Voxel Virtualizes Mobile Apps To Create Truly Playable, Interactive Ads

Voxel, a startup aiming to make mobile ads genuinely representative of the apps they’re promoting, just launched on-stage as part of the Startup Battlefield at Disrupt SF.

The company’s founding team includes some experienced entrepreneurs. CEO David Zhao was co-founder and CEO at Zecter, the startup behind cloud service ZumoDrive, which was acquired by Motorola Mobility in 2010. President Russ d’Sa, meanwhile, was an engineer at Twitter (where he said he invented the Twitter Card) and 23andMe, and he also co-founded startups MeetYou and DraftMix. Like Zecter, d’Sa’s startups were backed by Y Combinator, and that’s where d’Sa and Zhao met.

Zhao and d’Sa told me that they’ve developed a platform for virtualizing mobile apps, so the apps can run in the cloud, without requiring any installation from the user, and with very little latency.

cut the ropeWhy would someone want to do that to their app? Well, Voxel is starting out by tackling advertising. Zhao described the existing options for mobile ads as an “awkward and poor user experience.” After all, whether advertisers are using banner ads or interstitials, requiring users to download an app before they’ve even had a chance to try it isn’t really ideal.

Using Voxel’s platform, mobile developers and publishers can create a virtualized version of their app, which can then become a fully interactive ad. As d’Sa put it, “The product literally is the advertisement.”

So with Voxel, the install experience is flipped — people actually use the app before they’re asked to download it. Zhao argued that this won’t just make users more willing to install the app — since people who install the app have actually tried it, and they’re more likely to actually use it too.

d’Sa added that instead of building an ad network of its own, the Voxel team hopes to integrate with existing networks. He suggested that these interactive capabilities could be used in a wide range of potential ad formats.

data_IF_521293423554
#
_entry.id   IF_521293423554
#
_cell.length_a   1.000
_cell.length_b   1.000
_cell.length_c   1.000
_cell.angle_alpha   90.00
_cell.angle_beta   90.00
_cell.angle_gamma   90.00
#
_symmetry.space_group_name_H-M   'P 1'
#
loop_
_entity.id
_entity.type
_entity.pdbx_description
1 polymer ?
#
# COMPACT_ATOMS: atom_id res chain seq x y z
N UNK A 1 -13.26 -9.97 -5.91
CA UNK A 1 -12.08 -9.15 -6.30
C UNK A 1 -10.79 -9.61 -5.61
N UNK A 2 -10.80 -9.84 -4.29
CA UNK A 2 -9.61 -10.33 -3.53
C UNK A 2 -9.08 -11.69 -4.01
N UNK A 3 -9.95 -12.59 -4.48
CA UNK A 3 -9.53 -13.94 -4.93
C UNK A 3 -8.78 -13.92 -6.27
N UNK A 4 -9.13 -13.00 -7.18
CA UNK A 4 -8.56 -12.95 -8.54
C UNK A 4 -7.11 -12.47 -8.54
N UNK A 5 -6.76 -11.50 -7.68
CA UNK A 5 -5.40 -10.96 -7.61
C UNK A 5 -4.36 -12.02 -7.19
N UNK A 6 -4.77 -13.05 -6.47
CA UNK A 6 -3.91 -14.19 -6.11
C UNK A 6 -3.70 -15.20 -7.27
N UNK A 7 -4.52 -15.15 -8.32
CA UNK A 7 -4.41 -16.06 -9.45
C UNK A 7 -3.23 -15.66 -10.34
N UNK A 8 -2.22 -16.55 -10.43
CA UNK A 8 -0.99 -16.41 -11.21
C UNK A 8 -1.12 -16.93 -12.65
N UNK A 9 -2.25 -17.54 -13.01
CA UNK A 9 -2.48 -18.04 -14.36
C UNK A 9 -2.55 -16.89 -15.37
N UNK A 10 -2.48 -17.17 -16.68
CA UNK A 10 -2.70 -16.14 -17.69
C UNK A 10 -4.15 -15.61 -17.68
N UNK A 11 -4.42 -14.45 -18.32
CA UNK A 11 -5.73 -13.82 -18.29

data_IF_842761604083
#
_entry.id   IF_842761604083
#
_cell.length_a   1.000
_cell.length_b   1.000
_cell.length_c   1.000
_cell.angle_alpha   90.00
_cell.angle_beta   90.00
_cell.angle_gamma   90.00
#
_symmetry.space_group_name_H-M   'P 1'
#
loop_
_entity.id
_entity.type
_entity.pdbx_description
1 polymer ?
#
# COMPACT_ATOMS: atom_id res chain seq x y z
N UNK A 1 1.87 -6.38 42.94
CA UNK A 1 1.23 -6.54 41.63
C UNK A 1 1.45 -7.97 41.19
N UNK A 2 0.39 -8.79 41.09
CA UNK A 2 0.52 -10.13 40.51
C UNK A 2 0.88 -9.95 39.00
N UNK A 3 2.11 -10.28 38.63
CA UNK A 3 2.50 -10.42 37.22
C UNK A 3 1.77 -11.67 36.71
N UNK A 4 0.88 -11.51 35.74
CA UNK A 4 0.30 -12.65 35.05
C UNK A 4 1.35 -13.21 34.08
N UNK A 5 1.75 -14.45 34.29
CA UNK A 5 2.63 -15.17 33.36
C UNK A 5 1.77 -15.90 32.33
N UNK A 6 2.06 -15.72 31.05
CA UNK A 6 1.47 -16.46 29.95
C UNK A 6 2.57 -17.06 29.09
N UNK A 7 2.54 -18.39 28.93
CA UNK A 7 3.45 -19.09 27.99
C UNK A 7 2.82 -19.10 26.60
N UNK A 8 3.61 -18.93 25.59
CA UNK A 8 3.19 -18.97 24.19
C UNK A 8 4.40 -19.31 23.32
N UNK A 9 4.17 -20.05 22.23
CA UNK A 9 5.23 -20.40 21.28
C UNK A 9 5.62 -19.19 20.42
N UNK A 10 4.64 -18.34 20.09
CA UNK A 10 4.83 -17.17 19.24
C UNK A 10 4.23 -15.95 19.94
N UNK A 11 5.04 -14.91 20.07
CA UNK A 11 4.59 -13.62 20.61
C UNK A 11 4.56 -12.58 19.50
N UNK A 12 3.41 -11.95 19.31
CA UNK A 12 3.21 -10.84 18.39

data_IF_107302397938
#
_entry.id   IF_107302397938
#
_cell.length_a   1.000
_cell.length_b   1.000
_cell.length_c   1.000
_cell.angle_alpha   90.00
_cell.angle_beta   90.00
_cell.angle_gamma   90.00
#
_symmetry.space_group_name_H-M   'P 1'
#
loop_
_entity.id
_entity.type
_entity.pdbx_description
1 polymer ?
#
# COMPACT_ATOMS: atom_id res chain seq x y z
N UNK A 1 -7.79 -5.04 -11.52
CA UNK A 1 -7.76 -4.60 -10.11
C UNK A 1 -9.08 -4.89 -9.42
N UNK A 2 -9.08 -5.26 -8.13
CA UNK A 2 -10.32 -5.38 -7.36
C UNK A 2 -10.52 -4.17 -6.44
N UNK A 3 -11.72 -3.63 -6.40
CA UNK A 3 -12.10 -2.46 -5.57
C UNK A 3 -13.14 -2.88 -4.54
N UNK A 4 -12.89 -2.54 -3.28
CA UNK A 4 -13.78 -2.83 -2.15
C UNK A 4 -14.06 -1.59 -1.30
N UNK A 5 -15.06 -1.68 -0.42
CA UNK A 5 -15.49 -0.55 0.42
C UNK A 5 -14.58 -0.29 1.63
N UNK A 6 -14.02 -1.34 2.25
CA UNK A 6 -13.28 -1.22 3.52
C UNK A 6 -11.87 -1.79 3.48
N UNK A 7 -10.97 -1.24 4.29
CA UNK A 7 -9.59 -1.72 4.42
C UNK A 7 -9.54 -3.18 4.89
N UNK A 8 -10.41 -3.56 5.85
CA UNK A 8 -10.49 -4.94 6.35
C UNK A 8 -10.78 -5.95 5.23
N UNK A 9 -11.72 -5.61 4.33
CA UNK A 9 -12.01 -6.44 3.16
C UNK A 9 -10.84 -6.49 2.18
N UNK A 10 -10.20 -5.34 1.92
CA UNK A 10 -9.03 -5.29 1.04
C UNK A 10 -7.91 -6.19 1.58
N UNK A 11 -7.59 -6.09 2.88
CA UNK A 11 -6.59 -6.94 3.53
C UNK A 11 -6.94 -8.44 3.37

During his on-stage demo, d’Sa also suggested that Voxel could change the way mobile software is distributed — the App Store, he said, “feels like 20 years ago,” with its static images and all the clicking that’s required.

d’Sa said the platform works by creating a video stream of the app, then recording the user’s actions and replaying them in the cloud. And it’s doing it all super-quickly, as I saw when Zhao and d’Sa gave me a demo of some sample games virtualized by Voxel. They initially braved the terrible cellular reception in the TechCrunch office, and the performance was good enough that d’Sa could play a fast-moving run-and-jump game with minimal latency. Then they switched to the office WiFi, and (had I not been told beforehand) I could have been convinced that the games were running natively on the phone.

There are other companies offering app virtualization tools, but Zhao suggested that they’re somewhat “specialized”. App.io is focused on creating versions of iOS apps that work in the browser, allowing companies to include app demos on their websites. And the initial version of the Agawi platform was built for advertising Android games (though Agawi executives have told me they have broader ambitions).

d’Sa said that Voxel, on the other hand, is “much more of a platform than the existing players,” because even though the company is starting out with ads, the technology is built to expand into other areas. For example, Zhao said it might be used to create virtualized versions of enterprise apps, so that sensitive data isn’t stored on personal devices. Or developers could create demos to test out app ideas before they build the full product.

The platform is limited to iOS apps for now, but Zhao said the company will support Android too. Initial partners include PocketGems and HotelTonight.

Voxel has raised $1.6 million in seed funding from First Round CapitalPinnacle VenturesSherpalo Ventures, Sanjay Jha, Joyo Wijaya, and David Limp.

voxel demo

Questions from judges:

It’s hard to believe that the games work as well as Voxel claims. Native is always going to run faster than apps over the network, but latency is “a key thing” — the game demo was a live demo, and Voxel works with all core game types.

How do you get latency down so low? Do you need to have servers close to the user? Server location is a factor, but Voxel has also optimized every point in the pipeline.

Do you think the app distribution model will change in the future? What about the mobile web? Mobile web is “a big part of it,” but at the same time companies like Facebook have stepped back from HTML5.

But mobile web is growing internationally. Well, “people are building apps natively today.”

Why advertising? Why not build your own app distribution system? If you want to “play in mobile” you need to abide by the rules set by the two major platforms, Apple and Google, and they don’t let you distribute app stores in their app stores.